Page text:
Obviously, not all pavements or paving projects are the same. The loadings and pressures imposed upon, say, a freight yard with thundering HGVs and nimble stacker trucks, can't realistically be compared with those experienced by a back yard patio.

Consequently, pavements are constructed to different standards and this often requires different materials or different thicknesses (or depths) of the build-up layers. There's no sense in constructing, say, a 300mm thick reinforced concrete base beneath a typical block paved driveway, nor would it make sense to use, say, 50mm thick pavers on an airport taxiway.

Pavements are divided into Categories, with each category grouping together pavements likely to be subjected to similar loadings and stresses. In essence, there are four Categories (although Category I is split into two, just to confuse things), and the higher a Category number, the lower the loading it can support.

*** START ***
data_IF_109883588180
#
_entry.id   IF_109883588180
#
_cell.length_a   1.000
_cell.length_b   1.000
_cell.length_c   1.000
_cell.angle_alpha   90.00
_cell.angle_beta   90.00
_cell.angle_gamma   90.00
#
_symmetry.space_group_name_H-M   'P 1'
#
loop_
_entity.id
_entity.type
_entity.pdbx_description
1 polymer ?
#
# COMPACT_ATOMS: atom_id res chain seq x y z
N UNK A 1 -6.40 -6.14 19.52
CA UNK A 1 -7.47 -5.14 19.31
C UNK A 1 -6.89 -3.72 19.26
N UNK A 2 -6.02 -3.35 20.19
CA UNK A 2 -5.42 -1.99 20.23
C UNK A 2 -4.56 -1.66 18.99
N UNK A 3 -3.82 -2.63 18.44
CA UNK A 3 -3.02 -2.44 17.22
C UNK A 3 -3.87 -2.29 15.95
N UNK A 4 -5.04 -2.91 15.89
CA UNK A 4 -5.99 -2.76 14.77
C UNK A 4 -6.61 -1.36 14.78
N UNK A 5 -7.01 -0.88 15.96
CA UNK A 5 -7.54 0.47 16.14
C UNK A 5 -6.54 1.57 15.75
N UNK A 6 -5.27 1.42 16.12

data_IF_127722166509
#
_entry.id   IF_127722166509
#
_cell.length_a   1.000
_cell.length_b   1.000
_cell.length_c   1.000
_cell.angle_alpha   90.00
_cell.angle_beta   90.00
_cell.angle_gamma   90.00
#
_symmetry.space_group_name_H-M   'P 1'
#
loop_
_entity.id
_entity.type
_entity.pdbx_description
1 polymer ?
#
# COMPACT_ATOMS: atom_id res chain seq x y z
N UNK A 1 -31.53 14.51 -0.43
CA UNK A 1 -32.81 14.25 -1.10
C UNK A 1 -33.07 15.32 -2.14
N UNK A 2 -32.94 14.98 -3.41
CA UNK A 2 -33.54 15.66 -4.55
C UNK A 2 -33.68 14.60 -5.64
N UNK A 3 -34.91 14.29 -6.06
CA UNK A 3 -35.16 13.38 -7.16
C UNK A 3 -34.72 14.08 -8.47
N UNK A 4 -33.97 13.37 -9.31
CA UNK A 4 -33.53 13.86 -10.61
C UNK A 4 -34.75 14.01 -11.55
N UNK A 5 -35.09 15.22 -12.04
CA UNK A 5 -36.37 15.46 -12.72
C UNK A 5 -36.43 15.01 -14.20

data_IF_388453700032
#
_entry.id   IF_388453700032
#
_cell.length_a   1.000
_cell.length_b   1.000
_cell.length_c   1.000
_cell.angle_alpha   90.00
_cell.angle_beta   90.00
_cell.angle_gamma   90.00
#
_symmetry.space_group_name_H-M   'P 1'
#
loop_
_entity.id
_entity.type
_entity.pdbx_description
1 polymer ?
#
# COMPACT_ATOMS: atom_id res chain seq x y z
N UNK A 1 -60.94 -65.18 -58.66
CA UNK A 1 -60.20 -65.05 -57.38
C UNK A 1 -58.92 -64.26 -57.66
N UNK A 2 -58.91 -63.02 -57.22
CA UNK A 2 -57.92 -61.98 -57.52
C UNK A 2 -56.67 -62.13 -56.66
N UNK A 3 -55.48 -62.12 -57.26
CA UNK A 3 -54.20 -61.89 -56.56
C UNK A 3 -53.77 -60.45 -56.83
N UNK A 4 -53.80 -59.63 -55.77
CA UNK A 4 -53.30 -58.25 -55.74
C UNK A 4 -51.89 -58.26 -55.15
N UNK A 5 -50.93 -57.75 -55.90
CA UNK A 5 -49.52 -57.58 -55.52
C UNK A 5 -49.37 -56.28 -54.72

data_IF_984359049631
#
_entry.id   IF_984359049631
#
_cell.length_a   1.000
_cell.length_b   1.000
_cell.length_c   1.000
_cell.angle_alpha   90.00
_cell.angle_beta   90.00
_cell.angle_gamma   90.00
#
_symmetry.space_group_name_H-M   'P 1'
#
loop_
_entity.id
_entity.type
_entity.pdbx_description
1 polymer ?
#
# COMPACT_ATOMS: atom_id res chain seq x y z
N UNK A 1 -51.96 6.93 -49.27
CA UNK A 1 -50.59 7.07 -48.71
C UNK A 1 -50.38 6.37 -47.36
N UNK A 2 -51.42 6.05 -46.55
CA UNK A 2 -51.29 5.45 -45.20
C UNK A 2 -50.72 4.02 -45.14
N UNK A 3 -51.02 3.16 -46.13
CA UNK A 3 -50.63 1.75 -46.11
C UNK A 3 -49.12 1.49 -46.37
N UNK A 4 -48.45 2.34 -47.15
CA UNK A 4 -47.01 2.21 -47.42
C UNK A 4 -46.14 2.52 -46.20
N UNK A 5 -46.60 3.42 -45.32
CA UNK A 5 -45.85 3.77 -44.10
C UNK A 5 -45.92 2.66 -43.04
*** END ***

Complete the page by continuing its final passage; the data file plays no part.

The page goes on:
In practically all instances, patios, driveways, paths around the home and garden, and similar applications are a Category 4 pavement.

The full listing is given below:

categories CBP

Types of blocks and bricks

There two basic types of block paving; the moulded concrete block (CBP - Concrete Block Pavers), and the kiln-fired clay brick, hence the interchangeability of the terms block and brick paving. In the following notes, concrete types are referred to as blocks, and clays as bricks.

However, both may also be known as pavers, paviors, or paviours, as well as some more obscure terms, not all of which are repeatable in polite company!

block paved driveway
Concrete Block Paving